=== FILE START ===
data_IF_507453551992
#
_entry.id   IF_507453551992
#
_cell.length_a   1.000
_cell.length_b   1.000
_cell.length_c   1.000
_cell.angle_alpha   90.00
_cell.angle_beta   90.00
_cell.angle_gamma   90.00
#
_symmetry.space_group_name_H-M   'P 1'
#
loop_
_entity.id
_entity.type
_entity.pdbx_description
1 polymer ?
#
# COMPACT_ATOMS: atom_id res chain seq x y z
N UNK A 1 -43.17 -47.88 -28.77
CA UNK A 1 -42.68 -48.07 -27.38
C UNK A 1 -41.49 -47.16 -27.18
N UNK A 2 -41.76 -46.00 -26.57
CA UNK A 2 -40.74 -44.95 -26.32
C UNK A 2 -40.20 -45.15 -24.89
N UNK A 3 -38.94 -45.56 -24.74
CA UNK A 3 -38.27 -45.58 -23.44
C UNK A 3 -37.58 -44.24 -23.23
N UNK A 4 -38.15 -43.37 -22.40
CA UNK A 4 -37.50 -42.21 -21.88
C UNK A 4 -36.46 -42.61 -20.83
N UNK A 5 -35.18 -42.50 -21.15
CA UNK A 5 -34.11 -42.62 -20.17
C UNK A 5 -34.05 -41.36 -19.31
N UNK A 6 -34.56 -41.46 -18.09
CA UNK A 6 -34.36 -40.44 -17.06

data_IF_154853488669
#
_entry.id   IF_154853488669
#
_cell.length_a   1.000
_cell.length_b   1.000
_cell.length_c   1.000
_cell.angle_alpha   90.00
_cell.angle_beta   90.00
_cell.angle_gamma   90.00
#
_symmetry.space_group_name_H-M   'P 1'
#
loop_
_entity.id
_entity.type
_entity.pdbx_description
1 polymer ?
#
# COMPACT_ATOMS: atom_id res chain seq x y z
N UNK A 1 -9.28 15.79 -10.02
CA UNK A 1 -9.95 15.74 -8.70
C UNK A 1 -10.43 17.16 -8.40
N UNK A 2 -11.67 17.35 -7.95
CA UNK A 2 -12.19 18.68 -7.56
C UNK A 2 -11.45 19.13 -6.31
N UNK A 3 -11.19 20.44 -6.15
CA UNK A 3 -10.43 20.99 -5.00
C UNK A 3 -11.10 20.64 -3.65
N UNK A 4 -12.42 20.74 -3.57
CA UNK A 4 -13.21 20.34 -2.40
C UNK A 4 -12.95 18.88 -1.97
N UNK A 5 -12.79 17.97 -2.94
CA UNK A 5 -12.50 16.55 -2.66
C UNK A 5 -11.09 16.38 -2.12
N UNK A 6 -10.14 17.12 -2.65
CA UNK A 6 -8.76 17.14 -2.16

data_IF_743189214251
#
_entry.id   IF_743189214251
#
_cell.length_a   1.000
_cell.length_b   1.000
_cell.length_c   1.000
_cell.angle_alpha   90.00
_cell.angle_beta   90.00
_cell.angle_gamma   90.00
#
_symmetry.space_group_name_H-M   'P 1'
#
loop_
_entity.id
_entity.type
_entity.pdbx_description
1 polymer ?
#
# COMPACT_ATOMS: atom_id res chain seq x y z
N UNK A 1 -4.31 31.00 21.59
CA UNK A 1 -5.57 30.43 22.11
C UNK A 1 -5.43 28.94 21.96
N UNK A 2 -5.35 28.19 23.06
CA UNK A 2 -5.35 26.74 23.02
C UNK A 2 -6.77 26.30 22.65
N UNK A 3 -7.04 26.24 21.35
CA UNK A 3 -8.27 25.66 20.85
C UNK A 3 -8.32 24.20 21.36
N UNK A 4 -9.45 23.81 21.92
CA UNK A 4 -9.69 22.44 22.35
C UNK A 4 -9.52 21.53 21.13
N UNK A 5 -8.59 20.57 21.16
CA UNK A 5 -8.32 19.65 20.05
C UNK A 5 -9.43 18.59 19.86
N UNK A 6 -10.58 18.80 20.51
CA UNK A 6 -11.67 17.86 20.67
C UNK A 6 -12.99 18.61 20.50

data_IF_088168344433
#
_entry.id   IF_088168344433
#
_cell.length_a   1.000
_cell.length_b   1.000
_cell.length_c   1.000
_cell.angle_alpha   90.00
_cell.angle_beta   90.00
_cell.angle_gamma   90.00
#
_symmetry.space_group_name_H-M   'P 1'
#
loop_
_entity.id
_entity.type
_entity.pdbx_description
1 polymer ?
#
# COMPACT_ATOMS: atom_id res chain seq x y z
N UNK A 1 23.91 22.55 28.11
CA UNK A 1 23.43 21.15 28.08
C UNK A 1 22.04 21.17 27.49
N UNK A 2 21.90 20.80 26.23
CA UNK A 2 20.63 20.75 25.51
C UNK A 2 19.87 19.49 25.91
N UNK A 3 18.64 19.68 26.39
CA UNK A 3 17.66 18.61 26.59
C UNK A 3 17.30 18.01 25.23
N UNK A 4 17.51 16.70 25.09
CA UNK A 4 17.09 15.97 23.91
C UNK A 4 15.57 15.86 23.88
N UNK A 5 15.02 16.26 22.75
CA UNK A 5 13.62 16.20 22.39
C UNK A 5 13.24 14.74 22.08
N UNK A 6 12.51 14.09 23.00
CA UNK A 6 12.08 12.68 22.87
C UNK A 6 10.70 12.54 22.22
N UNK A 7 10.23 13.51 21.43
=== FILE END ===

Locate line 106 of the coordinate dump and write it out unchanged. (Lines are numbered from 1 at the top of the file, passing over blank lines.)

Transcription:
C UNK A 4 -9.52 21.53 21.13